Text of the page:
Saturday, 27 March 2010

52. Ramiro Arrue - his vision of the Pays Basque.

27th March 2010. Visitors to the Pays Basque with an eye for the graphic arts will soon become aware of the stylistic influence exerted on the self image of the region by the celebrated Spanish artist Ramiro Arrue (right). More than anyone else that I'm aware of, his paintings define the region and capture the essence of the Basque identity. His work is deceptively simple and it portrays the rural Basque people at work and at play. The Basques have an especially intense relationship with their houses, their farms and their land. This is perhaps best illustrated by a poem - My Father's House - by Gabriel Aresti, 1963 (translated from the original Basque):
I shall defend the house of my father.
Against wolves, against drought, against usury, against the Justice,
I shall defend the house of my father.
I shall lose cattle, orchards and pinewoods;
I shall lose interests, income and dividends,
But I shall defend the house of my father.
They will take away my weapons and with my hands
I shall defend the house of my father;
They will cut off my hands and with my arms
I shall defend the house of my father;
They will leave me without arms, without shoulders and without breasts,
And with my soul I shall defend the house of my father.
I shall die, my soul will be lost, my descendants will be lost,
But the house of my father will remain standing.

(Reading the above lines explains the passion the Basques feel for their houses and the fierce local resistance here to the southern extension of the special track for the TGV which is planned to pass through the Pays Basque - that will necessitate the demolition of ~140 Basque houses.)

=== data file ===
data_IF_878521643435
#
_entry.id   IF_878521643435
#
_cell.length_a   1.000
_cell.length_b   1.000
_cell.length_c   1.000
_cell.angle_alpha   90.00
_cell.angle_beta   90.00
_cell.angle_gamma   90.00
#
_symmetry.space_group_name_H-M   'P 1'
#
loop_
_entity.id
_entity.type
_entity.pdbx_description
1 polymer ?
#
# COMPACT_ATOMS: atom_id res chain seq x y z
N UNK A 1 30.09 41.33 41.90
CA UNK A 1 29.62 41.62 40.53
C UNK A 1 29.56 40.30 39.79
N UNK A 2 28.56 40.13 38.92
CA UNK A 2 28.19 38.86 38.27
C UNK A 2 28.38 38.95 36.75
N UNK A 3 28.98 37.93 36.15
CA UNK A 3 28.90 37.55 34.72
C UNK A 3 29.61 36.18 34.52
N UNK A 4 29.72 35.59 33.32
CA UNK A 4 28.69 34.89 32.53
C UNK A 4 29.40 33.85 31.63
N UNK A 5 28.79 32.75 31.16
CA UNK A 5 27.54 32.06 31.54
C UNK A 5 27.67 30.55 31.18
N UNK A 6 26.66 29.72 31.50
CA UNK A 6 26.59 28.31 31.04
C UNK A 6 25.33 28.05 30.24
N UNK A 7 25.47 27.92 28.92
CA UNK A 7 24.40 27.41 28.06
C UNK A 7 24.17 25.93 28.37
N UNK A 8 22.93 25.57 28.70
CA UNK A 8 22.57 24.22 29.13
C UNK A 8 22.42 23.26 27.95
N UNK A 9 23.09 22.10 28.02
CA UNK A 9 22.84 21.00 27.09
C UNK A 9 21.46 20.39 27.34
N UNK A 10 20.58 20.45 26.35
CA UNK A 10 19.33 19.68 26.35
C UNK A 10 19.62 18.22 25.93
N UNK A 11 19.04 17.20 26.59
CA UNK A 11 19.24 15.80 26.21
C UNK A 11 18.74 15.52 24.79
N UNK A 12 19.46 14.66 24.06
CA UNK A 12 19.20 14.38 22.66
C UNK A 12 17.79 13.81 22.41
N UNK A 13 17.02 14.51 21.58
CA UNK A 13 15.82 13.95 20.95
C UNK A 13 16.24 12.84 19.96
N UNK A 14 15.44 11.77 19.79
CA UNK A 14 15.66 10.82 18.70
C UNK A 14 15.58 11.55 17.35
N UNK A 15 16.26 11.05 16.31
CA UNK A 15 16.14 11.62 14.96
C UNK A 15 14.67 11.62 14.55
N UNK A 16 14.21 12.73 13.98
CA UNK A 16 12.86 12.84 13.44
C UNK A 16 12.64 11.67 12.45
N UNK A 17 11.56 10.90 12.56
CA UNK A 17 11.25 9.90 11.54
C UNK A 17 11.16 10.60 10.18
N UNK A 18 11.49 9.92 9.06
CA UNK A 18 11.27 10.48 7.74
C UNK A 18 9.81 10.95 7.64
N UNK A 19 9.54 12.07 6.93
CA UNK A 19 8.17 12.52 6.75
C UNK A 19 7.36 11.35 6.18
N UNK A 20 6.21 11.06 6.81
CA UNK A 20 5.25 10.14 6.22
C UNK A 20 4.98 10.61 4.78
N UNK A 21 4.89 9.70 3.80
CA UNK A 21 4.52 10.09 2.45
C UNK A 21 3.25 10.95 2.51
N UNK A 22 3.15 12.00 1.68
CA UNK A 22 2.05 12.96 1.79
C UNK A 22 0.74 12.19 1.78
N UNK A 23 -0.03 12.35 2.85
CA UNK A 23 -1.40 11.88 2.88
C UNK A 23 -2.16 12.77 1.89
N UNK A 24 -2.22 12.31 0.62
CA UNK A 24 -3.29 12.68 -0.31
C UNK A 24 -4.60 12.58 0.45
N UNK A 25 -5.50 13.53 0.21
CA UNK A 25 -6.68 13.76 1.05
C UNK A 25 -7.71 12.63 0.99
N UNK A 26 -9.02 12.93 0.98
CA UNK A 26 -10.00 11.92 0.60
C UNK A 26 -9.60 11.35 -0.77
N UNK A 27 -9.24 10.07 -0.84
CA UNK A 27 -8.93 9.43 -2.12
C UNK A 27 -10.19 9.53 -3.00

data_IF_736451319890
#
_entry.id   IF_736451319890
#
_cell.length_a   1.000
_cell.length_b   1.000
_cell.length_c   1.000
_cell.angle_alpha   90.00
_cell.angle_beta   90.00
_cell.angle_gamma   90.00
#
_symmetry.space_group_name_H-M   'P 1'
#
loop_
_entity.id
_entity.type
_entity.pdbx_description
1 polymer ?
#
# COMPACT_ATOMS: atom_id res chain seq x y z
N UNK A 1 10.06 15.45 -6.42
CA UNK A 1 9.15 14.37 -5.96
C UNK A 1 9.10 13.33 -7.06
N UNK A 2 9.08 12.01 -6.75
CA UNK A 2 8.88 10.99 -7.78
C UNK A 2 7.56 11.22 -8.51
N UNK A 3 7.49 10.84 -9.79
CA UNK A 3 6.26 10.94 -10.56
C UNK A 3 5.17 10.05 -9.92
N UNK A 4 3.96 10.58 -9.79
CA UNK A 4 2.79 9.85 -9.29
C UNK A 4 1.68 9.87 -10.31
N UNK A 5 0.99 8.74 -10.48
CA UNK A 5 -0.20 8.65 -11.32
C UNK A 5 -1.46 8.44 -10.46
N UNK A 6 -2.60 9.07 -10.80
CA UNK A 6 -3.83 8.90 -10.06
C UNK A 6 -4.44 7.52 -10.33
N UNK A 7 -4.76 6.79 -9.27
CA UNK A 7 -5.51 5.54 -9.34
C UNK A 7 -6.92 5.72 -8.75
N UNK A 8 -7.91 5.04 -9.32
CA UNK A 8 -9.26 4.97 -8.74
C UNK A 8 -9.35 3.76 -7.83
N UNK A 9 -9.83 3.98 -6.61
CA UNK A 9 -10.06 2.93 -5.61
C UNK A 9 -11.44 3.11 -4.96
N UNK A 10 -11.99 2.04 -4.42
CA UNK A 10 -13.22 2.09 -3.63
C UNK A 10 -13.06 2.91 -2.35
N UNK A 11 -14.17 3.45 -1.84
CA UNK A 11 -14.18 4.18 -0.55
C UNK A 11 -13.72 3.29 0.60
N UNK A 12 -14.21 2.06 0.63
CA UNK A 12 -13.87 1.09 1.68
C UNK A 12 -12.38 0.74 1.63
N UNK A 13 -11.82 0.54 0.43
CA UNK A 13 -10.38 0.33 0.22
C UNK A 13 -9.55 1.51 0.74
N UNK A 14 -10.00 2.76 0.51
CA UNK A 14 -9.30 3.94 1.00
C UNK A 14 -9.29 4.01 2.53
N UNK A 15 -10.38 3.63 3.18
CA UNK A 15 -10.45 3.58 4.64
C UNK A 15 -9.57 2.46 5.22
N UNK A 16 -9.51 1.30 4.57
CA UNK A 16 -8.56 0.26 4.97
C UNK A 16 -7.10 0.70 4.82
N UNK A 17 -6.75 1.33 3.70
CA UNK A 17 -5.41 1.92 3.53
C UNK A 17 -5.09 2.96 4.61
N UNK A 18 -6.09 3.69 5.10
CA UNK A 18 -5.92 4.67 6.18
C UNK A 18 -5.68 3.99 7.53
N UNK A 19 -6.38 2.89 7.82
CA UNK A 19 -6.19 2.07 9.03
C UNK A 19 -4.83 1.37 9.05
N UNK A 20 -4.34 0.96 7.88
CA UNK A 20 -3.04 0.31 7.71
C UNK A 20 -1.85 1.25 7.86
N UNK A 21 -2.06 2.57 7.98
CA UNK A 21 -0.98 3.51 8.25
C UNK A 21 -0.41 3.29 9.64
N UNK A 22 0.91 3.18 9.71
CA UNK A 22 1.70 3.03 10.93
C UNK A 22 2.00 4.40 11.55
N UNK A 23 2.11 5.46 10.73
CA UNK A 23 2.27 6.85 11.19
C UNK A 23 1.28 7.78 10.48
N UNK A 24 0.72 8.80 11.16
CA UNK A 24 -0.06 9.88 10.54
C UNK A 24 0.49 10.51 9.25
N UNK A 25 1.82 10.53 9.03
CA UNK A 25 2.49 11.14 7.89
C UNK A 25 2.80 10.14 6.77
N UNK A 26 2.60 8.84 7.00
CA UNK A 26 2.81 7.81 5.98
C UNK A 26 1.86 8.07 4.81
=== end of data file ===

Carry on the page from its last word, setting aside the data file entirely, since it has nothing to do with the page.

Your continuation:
Born May 20, 1892 in Bilbao, Ramiro Arrue studied in Paris and associated with Picasso, Modigliani and Cocteau. He settled in St Jean de Luz in 1917 where he remained for the rest of his adult life. Despite choosing to live in France, he retained his Spanish nationality and as a result was arrested together with other Spanish Basques in 1943 and imprisoned in the fortress at St Jean Pied de Port.

He resumed painting in 1945 and he found his main inspiration for landscapes, portraits, and everyday scenes. His style is figurative, featuring simple, even austere, lines with an almost monumental quality and muted colour harmonies. The academic Hélène Saule-Sorbé wrote: "The colours of Ramiro Arrue's brush are a trilogy: green, white, red. The permanence of heraldry, a sign of belonging, the palette of a country of green hills, of bright white houses whose roofs and woodwork is red".

He died alone in penury in St Jean de Luz on 1 April 1971.

A prolific artist, we see his work regularly surfacing at a gallery in St Jean de Luz but they command high prices.

Here's the real thing:

2 comments:

Daan said...

Nice post! I imagine you may be interested in French painter Tobeen, not a Basque, but he strongly identified with anything Basque. Have a look here: http://www.tobeen.org/book/synopsis-english/

Pipérade said...

Thanks Daan - and thanks for the tip about Tobeen. His is a name that's new to me. Always interested in art that depicts the Pays Basque and the Basques. Galleries here are starting to feature more and more works by artists who portray the Pays Basque in the style of Ramiro Arrue - without quite getting it right though (IMHO!). From a quick look at the few examples of Tobeen's work that's out there on the net, I'd say he pushes Arrue v close. Thanks again.